Now eight years from his first viral video in 2009, Diwa is now a full-time YouTuber with more than 100,000 subscribers from around the world. But while Diwa, as the String Player Gamer, shows a fun and lively persona, he admits that he is far from being the enthusiastic person that he projects.

“I’m naturally a shy person, I don’t really go out,” he shares. “But whenever I don the costume, there is a sort of empowerment that happens. When I wear the full ensemble of the Super Mario costume, I also become a jolly person. Maybe it’s sort of a mask that I can pretend to be somebody else, but whenever I go into that String Player Gamer persona my personality changes.”

Diwa’s process of writing a composition for films and re-arranging songs for his YouTube channel, may be the same, however, he says that the principles are entirely different.

“The process is the same – it starts from a small micro idea and then it will expand later on,” he explains. “The big difference is, with film composition, I can freely think of my own original ideas. It is very much encouraged to think of your own ideas. But it’s the opposite for the String Player Gamer. I am just re-arranging already popular music that exists in the video game world. You have to stick closely to the material because what’s important in covering songs is the recognizability. It’s the two sides of the same coin.”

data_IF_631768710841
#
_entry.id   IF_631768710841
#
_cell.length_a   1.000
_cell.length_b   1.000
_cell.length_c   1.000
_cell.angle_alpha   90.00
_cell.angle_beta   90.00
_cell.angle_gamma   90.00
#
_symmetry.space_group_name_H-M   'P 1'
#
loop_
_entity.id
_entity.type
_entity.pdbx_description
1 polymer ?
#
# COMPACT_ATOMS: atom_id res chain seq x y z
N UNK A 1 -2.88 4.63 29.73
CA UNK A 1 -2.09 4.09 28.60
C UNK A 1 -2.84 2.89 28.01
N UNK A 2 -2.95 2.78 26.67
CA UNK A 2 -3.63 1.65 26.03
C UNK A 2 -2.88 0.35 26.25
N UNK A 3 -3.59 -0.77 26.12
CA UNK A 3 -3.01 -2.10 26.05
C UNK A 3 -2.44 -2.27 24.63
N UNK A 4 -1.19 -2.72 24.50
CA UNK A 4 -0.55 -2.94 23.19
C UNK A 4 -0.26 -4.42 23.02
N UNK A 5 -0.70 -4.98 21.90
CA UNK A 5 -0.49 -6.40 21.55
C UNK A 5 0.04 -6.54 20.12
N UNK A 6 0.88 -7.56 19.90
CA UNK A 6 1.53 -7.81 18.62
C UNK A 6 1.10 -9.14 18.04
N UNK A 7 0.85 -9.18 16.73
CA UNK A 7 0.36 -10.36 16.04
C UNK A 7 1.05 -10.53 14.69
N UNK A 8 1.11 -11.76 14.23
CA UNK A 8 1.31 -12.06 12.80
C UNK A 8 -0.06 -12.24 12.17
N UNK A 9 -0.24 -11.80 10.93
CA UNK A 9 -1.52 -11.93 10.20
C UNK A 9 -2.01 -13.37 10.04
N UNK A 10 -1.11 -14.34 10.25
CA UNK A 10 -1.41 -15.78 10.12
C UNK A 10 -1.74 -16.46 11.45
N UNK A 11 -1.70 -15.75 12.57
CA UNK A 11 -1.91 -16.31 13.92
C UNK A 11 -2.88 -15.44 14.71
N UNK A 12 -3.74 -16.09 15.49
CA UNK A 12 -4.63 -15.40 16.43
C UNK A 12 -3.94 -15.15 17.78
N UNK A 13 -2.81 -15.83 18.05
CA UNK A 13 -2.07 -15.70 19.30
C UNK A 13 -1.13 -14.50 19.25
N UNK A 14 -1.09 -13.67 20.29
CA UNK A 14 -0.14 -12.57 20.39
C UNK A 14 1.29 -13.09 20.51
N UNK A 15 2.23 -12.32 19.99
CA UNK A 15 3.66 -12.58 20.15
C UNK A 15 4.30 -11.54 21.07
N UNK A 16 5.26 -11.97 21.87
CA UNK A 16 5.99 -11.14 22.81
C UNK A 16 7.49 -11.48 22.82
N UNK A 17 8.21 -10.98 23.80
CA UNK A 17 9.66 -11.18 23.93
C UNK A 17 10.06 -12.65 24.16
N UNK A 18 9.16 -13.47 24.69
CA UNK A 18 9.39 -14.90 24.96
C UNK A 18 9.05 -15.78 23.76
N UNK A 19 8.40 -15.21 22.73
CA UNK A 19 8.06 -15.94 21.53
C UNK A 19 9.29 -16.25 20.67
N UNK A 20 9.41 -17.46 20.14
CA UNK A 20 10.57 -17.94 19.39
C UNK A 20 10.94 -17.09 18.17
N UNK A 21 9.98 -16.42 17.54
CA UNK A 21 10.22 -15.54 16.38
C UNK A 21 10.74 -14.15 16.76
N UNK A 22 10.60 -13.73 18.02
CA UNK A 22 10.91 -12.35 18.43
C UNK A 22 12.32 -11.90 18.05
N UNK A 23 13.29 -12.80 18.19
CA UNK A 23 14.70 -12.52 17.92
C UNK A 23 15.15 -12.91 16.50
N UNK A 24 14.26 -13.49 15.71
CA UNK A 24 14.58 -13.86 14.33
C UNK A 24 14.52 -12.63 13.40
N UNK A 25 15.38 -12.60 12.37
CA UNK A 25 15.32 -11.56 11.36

Diwa’s family’s encouragement for him to pursue the arts played a big part in molding Diwa as the multi-talented artist that he is today, but Diwa admits that being into music is hard work and should be more than just a hobby.

“Don’t do music unless you cannot live without music,” he advises.

“If music is something you only want to do as a hobby, then just do it as a hobby.  If you cannot contain yourself to do the hard work and practice at least 10,000 hours to master an instrument, if you cannot commit yourself to that, then don’t take music as a career. Just do it as a hobby. But if you find yourself so impulsively wanting to perform, wanting to compose, wanting to write a song, then that’s the calling of becoming a professional musician.”